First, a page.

While Mr. Pompeo is concerned about the amount of debt under the guise of development aid that China has issued to African nations (and others around the world) and the possibility of pain for these regions in the future, the honour of being the world’s greatest foreign assistance lender still lies with the United States as shown here from the 2016 government publication U.S. Overseas Loans and Grants Obligations and Loan Authorizations (1945 to 2016):

According to the Council on Foreign Relations and the Congressional Research Service, using the broadest definition of aid (including military and security assistance) in fiscal 2016, foreign aid totalled $49 billion or 1.2 percent of the federal budget.  In 2016, aid was divided  into the following categories:

Long-term development aid (42 percent) provides ongoing funding for projects to promote broad-based economic growth and general prosperity in the world’s poorest countries. More than half of this goes to bilateral health programs, including treatment of HIV/AIDS, maternal and family health, and support for government health-care systems, mostly in Africa. This also includes funding to multilateral institutions such as the World Bank and the UN Development Program.

Military and security aid (33 percent) primarily goes toward helping allies purchase U.S. military equipment, training foreign military personnel, and funding peacekeeping missions. A smaller slice goes to “non-military security assistance,” which includes counternarcotics programs in Afghanistan, Colombia, Peru, and elsewhere, as well as nonproliferation and counterterrorism efforts.

Humanitarian aid (14 percent) is spent to alleviate short-term humanitarian crises, such as those resulting from famine, earthquakes, war, state failure, or other natural or man-made disasters. This includes State Department and Defense Department disaster relief efforts, as well as purchases of U.S. agricultural goods and funding for organizations such as the International Red Cross and the UN High Commissioner for Refugees.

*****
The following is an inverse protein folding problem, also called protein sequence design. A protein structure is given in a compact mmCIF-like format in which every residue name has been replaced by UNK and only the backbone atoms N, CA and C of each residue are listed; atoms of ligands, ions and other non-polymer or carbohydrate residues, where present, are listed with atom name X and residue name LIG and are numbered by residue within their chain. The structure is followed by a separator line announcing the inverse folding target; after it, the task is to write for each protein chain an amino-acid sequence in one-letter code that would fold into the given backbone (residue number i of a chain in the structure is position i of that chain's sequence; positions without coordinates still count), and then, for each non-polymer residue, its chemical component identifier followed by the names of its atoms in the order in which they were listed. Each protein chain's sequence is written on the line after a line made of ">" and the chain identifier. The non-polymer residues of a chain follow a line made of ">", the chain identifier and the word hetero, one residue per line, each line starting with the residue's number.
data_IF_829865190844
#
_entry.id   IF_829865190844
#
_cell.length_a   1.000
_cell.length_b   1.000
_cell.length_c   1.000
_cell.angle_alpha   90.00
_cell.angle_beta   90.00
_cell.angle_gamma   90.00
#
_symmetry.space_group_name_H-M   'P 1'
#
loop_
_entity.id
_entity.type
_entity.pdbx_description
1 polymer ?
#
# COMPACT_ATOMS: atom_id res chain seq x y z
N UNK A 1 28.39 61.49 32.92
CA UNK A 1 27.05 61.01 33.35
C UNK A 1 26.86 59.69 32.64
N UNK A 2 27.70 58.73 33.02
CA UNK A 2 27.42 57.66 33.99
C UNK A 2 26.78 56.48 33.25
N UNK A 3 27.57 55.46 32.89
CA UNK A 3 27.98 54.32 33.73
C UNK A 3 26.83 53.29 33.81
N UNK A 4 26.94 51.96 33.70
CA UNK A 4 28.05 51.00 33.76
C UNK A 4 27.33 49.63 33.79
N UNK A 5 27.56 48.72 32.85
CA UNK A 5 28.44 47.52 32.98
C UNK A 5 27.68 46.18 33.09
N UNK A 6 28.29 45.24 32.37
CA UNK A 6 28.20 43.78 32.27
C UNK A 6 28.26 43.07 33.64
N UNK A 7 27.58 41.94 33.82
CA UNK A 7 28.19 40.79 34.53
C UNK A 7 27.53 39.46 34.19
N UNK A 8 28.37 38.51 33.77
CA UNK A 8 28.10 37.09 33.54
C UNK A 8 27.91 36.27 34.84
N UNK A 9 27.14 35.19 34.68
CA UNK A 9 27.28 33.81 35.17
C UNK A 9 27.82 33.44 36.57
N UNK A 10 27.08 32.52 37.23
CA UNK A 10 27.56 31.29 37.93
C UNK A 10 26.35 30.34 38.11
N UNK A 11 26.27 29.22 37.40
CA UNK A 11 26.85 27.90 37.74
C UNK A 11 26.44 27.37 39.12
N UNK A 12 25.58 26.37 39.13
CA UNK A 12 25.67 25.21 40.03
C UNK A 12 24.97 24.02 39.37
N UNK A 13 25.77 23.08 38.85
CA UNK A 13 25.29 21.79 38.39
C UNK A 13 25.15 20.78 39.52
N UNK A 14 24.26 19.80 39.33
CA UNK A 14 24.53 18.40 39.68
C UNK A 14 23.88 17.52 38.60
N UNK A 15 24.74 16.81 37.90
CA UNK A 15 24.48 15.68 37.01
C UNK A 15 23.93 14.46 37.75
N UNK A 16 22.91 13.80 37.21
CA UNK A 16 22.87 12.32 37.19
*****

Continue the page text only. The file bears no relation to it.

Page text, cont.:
Political aid (11 percent) is intended to support political stability, free-market economic reforms, and democratic institutions. Programs include governance and justice system reforms, backing for human rights organizations, and support for peace talks and treaty implementation.

The ten largest recipients of economic aid are mainly African nations; Kenya, Nigeria, Tanzania and Ethiopia with Africa as a whole receiving 32 percent of the total American foreign aid.  It is interesting to note that 44 percent of the aid is designated to help nations beef up their military power (more support for the U.S. military-industrial-Congressional complex) and to ensure that the nations benefitting from this magnanimous generosity implement democratic reforms that are in the “American mold”.

Additionally, if we compare the level of U.S. foreign aid to Africa to the aid offered by its OECD peers, we find the following:

Let’s close with a couple of thoughts.  It is interesting to hear Washington criticize China over its global foreign aid program and feign concern over the potential for future pain resulting from over-indebtedness to this rogue nation, particularly given that a significant portion of America’s foreign aid is designated to support the military infrastructure and promote its preferred version of democracy in less fortunate nations around the world.  As well, Mr. Pompeo’s admonition that China operate within the rules of international law is akin to the pot calling the kettle black given America’s penchant for ignoring international law when it is convenient to its agenda, often behaving like a rogue nation that it fears so much.